Ouidad

When Ouidad first contacted beauty editors 20 years ago about her new salon that catered to the needs of curly hair, the reception was lukewarm at best.

"One told me that when she was first contacted, she got off the phone and said 'poor child,'" Ouidad recalled. "They thought it was such a farfetched idea."

On June 23rd, Ouidad celebrated her 20th anniversary with some of these same beauty editors, who now acknowledge what the 'Queen of Curl' has known for so long. Curly hair is a force to be reckoned with — a fact proved by the growing number of curly hair stylists, the explosion of products for curly hair and the long list of celebrities who embrace their coils and kinks.

"I'm basking in the glory of the recognition of curly hair," Ouidad said the day after the event at Carnegie Hall in New York.

More than 165 attended the party, including major beauty editors, Ouidad affiliates — there now are 12 around the United States — longtime clients, executives from the beauty industry and celebrities. Ouidad said client New York Gov. George Pataki was planning to attend but President Bush came to town.

Guests dined on curly foods — tuna tartare with curled vegetables, salmon inside a curled radish, chicken with curly angel-haired pasta and apple martinis with a curl of apple on the rim — served by curly-headed servers.

"Who would have imagined this?" she asked.

When Ouidad opened her salon 20 years ago, funded by a small business loan and the generosity of friends and family, only a handful of clients walked in the first day. She put everything on the line, believing that there was a need for somebody to work with curly hair. She persevered, staying focused on her goal.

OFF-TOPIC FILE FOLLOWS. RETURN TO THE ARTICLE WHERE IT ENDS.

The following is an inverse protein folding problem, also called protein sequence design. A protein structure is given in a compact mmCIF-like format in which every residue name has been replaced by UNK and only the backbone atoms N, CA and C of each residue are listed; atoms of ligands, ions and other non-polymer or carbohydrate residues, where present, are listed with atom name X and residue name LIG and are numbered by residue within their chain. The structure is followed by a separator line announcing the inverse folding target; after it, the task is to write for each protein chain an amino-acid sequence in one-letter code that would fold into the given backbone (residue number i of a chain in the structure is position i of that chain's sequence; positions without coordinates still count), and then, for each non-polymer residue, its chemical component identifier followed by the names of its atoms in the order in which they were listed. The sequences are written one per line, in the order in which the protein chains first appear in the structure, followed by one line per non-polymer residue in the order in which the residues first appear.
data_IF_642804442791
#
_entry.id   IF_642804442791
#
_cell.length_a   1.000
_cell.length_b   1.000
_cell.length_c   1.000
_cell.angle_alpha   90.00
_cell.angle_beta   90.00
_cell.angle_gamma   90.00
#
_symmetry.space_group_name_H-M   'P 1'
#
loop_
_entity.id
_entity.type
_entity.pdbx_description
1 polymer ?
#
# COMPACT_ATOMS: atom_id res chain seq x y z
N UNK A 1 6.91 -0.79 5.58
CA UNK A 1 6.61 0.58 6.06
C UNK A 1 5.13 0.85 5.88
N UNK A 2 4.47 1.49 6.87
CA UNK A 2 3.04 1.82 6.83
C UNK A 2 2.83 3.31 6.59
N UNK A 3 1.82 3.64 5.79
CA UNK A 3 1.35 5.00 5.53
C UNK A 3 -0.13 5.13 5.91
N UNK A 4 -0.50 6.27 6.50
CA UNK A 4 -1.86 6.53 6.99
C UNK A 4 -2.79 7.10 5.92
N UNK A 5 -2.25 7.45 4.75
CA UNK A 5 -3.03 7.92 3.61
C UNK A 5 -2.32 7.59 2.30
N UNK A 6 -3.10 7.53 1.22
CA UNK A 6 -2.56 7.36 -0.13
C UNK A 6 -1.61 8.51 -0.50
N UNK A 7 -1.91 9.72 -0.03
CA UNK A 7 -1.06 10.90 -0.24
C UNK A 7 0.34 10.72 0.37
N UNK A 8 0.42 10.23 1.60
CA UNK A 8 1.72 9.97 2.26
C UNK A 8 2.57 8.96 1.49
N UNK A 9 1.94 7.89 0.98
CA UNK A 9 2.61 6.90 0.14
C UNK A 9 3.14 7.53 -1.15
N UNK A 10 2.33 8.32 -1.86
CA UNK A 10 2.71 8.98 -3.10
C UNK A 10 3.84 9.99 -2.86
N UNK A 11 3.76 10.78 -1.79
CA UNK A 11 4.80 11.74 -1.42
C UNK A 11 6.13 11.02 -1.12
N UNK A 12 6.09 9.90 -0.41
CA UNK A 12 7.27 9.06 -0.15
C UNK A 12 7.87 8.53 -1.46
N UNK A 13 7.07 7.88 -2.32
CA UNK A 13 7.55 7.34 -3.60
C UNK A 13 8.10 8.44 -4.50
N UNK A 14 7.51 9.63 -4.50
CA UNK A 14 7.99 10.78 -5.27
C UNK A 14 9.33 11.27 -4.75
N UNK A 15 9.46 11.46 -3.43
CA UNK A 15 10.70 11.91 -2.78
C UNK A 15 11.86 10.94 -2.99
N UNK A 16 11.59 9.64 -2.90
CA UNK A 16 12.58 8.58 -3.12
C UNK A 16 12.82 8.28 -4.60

"All of a sudden, I got bombarded," said the Lebanese entrepreneur. "By year three, I paid everybody back."

Even with growing competition from other curly hair stylists and large manufacturers rolling out curly hair product lines, Ouidad said business is booming. Her salon at 846 Seventh Ave. works with as many as 130 clients a day. Sales this year are above last year, and the list of salons wanting to sign on as affiliates is long, she said. According to Women's Wear Daily, the Ouidad salon generated more than $5 million in sales for 2002, up 28 percent from the previous year.

Two decades later, Ouidad said her focus hasn't changed. While some have wanted her to expand to other hair types, she has stuck with her passion: curly hair.

Her immediate plans are to continue to add Ouidad affiliates around the country. Her goal is to train 12 a year.

"I can't physically, mentally or psychologically cut the world's hair," Ouidad said. "I can train and work with my peers."

She will continue to add products to her Ouidad line. Although she's keeping mum, she said she is working on a new styling product. A product line for children also is on her wish list. She also plans to move into a new 5,000-square-foot salon that would be three times the size of her current New York location. She plans to have an educational center to work with stylists.

Ouidad said the real victory comes with seeing a younger generation that embraces rather than fights their curls. Twenty years ago, young girls would come into her salon like they were being brought into an emergency room, begging for help with their hair. Now they say, "I love my hair! All my friends want hair like mine."

And she watched the recent Tony Awards with pride as all five female Tony nominees sported ringlets, "crowning glories" or curls, she said.